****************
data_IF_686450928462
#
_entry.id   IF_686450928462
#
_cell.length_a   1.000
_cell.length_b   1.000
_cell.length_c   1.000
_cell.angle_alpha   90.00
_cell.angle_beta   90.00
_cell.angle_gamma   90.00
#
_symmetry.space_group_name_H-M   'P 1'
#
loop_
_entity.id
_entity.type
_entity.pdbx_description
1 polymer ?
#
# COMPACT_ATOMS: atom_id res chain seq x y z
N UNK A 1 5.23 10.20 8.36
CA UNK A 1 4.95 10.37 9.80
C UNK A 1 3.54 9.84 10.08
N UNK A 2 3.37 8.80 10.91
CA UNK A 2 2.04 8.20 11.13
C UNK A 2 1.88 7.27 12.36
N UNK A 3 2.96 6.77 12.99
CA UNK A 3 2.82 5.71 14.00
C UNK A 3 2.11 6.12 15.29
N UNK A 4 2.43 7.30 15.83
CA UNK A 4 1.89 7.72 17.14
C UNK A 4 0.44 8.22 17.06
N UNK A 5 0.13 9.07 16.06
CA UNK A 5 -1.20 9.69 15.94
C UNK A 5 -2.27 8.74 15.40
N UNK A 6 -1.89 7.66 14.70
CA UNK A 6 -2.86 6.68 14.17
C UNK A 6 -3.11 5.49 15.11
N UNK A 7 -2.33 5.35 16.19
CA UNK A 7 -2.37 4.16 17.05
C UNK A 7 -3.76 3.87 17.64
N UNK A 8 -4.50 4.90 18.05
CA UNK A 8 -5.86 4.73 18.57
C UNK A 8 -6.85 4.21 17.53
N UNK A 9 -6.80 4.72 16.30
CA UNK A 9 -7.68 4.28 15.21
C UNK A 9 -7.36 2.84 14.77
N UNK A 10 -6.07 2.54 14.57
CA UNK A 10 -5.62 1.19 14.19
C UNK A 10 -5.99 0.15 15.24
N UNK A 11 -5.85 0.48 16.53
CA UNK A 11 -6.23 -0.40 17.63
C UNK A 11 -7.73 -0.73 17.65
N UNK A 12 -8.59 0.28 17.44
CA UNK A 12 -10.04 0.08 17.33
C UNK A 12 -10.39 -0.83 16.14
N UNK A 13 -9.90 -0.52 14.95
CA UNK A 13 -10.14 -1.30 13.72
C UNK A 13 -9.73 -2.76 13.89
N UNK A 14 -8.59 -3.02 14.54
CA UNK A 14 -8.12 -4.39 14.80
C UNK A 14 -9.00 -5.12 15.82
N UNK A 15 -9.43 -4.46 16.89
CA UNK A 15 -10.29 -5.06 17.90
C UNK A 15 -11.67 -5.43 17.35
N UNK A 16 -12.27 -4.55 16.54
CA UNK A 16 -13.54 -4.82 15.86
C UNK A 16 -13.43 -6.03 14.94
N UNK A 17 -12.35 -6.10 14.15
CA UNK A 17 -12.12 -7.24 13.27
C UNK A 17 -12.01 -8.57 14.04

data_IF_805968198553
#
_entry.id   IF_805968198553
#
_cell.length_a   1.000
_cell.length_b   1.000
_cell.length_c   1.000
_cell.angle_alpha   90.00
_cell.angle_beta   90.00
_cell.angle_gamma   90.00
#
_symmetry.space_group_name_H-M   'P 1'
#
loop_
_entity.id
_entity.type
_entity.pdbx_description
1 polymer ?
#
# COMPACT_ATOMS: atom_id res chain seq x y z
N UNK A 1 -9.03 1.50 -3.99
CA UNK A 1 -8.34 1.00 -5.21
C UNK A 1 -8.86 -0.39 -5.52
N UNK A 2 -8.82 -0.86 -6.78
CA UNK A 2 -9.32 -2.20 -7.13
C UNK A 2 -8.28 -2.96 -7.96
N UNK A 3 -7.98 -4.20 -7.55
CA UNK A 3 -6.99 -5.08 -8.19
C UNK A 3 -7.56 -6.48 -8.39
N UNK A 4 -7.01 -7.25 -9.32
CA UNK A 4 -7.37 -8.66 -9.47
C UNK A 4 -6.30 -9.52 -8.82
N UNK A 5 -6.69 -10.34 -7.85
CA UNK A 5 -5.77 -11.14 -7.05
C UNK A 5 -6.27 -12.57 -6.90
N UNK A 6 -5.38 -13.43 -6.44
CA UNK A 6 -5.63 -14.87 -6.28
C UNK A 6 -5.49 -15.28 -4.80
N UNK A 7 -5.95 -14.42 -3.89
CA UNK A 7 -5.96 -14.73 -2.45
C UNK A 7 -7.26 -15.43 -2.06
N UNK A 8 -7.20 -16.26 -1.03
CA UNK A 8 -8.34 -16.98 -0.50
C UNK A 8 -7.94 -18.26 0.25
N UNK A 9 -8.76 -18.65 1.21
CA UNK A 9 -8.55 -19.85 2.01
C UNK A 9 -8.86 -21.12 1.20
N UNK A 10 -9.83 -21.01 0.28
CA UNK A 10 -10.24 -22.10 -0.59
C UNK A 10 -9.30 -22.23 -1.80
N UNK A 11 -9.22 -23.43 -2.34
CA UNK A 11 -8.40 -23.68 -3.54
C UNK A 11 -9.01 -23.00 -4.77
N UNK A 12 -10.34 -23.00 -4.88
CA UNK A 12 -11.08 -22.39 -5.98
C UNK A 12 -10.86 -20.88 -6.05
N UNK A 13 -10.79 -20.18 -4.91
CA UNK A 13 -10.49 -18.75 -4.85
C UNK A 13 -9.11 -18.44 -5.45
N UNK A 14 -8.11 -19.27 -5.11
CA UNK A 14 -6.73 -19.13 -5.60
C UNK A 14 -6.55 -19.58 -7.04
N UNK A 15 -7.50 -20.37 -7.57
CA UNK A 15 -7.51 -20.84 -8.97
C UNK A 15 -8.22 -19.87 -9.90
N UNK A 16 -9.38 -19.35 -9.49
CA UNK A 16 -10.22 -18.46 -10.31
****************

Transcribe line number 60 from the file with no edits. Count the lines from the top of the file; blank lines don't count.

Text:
N UNK A 14 -8.59 -3.02 14.54